There’s that horrifying meme continually making the rounds about how the 1990s are now as far away from the present day as the 1960s were in the ‘90s. As a young girl who came of adolescence in the ‘90s, I remember just how distant that transformative, mid-century time period seemed, so I can’t quite conceive of the same correlation being true of my own formative decade. How can it possibly have been 30 years ago?
There’s nothing like sitting in a darkened theater to bridge those gaps in time and encourage convergence. I have a distinct memory of two specific covers of songs from the ‘60s being ubiquitous in the ‘90s. First, Urge Overkill’s grungy cover of Neil Diamond creepily coaxing “Girl, You’ll Be a Woman Soon” on the PulpFiction soundtrack. It was 1994 and I was a bit too young to have seen the film—only my cool older cousins actually owned the album—but by 1998, I was the perfect age for the massive cultural reset of an album that was The Miseducation of Lauryn Hill to blow my mind along with the rest of the world, and for her catchy-as-hell hip-hop cover of Frankie Valli’s golden “Can’t Take My Eyes Off You” to completely upend my understanding of that song in some empowering feminist way I couldn’t quite name yet.
I’d actually forgotten until just listening again that the song was recorded to appear in the movie Conspiracy Theory, but not on the soundtrack, and then was added as a bonus hidden track to Hill’s own solo debut album due to popular demand. Since I was a weird kid who spent hours playing records with her parents and singing along to oldies on the radio, I was familiar with the original versions of both songs before these covers and was pleased that they were also now surprisingly cool with my peers in this altered modern form. Artists reaching into the past for inspiration and their resulting fresh takes on the classics suddenly made my admittedly old soul feel more relevant.
I was reminded of all these musical reinterpretations after seeing the Vineyard Theatre production of playwright Tori Sampson’s This Land Was Made, which is set in 1967 Oakland, CA during a time of revolutionary political activism—the same year that both of those songs were topping music charts. Although neither tune is heard in Sampson’s play, “I Heard It Through The Grapevine” (more on which artist in a second) does get its rightful spin at the start of the show with significant thematic resonance.
Sassy (Antoinette Crowe-Legacy) is our irresistible narrator and self-proclaimed “time-traveling griot” keeping the tradition of oral history from parts of West Africa alive. She is such a convincing storyteller that you believe that her version of events surrounding Huey Newton and the rise of the Black Panther Party is the most correct, ripping the cover off the cover stories that came before. And that her remix gets closer to the truth than the version first widely reported. This is how I remember feeling when I heard Lauryn Hill's vulnerable yet firm delivery of the lyric “let me love you” way back at the turn of the 21st century. There was no imitation, only revelation to be found there. Sassy, as she implores us to do, is “telling it right,” just like Lauryn.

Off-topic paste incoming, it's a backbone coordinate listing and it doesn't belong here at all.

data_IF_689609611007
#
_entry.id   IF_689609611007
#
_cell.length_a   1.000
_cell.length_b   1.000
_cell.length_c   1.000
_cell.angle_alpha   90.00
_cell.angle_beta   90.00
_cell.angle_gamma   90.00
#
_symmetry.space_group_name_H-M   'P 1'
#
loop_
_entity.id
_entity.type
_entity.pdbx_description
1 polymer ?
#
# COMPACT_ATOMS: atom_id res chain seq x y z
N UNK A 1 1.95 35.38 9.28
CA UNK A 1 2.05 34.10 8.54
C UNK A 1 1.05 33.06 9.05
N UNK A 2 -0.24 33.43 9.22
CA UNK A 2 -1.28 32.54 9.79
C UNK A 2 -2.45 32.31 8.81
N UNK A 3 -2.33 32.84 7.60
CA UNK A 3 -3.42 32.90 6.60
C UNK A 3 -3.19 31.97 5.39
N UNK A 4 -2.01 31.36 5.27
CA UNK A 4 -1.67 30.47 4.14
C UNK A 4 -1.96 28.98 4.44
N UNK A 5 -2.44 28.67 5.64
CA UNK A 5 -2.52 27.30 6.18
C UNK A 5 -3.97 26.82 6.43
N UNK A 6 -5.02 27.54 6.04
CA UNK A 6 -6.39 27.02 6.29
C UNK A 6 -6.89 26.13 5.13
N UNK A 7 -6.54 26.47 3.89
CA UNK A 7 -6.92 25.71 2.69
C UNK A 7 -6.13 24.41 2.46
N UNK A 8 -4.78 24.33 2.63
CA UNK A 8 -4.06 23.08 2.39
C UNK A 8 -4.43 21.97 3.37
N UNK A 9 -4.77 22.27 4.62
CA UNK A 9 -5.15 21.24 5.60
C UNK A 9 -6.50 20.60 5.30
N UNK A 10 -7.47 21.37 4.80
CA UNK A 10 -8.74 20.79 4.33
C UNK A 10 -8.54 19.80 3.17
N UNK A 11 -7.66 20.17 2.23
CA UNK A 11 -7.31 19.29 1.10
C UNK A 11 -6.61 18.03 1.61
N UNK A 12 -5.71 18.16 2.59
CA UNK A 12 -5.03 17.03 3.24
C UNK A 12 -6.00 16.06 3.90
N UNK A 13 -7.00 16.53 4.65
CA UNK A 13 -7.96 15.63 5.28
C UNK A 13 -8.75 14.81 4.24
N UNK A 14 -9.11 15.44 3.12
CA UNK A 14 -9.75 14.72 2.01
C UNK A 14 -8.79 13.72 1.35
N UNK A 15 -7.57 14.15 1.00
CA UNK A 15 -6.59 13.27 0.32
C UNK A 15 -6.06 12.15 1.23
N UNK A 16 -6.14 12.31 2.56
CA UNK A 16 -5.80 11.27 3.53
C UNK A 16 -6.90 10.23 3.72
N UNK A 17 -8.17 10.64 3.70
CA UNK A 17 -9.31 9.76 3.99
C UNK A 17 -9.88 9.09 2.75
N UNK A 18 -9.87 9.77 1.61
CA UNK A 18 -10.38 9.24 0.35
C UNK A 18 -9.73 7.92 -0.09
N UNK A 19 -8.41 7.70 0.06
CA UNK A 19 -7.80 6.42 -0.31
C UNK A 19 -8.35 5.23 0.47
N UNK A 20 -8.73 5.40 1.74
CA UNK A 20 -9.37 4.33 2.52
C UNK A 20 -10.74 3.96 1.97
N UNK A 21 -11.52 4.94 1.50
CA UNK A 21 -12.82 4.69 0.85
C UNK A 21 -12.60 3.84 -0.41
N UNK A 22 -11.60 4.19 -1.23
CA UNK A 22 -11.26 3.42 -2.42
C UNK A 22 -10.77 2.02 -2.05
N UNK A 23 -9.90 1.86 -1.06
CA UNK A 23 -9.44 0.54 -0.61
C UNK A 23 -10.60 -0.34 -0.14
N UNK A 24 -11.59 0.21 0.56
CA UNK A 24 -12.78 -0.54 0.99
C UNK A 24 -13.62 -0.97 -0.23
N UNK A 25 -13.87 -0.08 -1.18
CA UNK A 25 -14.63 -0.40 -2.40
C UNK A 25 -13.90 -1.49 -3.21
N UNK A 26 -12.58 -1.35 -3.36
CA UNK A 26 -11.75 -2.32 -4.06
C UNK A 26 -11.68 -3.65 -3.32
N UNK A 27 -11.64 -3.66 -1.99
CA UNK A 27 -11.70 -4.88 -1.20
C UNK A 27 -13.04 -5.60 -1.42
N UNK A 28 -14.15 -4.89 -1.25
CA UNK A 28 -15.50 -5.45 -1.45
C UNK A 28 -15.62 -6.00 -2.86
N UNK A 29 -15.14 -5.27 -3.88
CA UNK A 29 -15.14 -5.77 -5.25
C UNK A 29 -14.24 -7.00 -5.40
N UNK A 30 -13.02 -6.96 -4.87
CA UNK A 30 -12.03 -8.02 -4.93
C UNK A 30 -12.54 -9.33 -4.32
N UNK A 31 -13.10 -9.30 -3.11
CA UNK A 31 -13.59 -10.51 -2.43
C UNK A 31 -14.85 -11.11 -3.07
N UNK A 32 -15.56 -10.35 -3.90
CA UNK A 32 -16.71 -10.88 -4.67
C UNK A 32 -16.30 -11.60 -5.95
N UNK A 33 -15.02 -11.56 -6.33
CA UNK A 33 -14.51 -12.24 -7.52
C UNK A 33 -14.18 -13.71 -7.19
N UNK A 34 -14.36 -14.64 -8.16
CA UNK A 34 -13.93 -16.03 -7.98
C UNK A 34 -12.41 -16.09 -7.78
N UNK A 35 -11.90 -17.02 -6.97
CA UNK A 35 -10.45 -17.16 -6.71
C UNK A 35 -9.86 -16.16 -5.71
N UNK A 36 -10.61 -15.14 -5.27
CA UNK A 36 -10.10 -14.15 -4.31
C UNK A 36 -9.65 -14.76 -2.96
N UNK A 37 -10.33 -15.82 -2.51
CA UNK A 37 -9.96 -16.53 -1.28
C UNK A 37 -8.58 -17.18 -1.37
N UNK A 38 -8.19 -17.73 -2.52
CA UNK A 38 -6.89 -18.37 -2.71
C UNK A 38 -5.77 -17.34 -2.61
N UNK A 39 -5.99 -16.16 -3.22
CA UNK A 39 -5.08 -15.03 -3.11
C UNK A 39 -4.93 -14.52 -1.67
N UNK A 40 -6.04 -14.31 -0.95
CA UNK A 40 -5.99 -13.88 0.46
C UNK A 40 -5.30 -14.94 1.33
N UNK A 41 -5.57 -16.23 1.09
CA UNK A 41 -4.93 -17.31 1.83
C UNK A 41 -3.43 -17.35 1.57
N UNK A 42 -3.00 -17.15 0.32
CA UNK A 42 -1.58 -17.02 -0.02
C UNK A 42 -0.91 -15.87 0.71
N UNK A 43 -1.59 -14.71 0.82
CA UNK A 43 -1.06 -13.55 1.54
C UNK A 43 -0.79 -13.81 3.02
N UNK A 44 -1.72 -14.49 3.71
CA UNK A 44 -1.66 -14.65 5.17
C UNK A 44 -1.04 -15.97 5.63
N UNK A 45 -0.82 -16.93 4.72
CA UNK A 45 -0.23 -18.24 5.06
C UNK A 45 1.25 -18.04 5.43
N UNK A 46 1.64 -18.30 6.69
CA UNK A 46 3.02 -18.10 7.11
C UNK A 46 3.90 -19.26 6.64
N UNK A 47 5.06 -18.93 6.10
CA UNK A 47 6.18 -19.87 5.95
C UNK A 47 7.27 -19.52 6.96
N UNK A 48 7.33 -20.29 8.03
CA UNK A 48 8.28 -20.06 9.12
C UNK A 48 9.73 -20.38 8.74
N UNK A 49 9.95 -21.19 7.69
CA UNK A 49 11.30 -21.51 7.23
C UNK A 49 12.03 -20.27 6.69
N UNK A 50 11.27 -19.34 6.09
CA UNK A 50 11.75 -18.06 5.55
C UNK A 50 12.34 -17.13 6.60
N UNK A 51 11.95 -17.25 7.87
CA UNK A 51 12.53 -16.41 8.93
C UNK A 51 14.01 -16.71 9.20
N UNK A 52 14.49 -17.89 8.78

This brings me back around to “I Heard It Through The Grapevine.” I’m not entirely certain which recording Sassy plays for us. Surely, it must have been Marvin Gaye’s definitive one. Even though it wasn’t released until 1968, and Gladys Knight & the Pips’ Motown track (laid down itself after but released before a Smokey and the Miracles recording) was climbing the charts in 1967, Sassy exists both in and apart from the world of the play and so can choose whichever rendition she damn well pleases. But now I can only hear Gladys demanding, “Take a good look at these tears.” It’s probably the recording that I encountered last through the years, after Gaye’s, Creedence Clearwater Revival’s epic jam and the bizarrely memorable Electric Flag-backed California Raisins ‘80s ad campaign, but it might be my favorite and the one stuck in my head in the wake of this play. After all, 1967 was also the year of Aretha Franklin’s iconic “Respect.” There is arguably no more signature pairing of song and singer, which the songwriter and “King of Soul” Otis Redding himself gladly acknowledged.
The legacy of Black women like Aretha, Gladys, Lauryn, and now, Tori, reclaiming and reimagining the narrative pulses throughout this play. They vigorously take up and own their space at the center of these stories and songs, filling them out with desire and ambition, tipping over traditional power dynamics, and expressing the joy and sorrow that accompanies the act of, “at long last,” setting the record straight.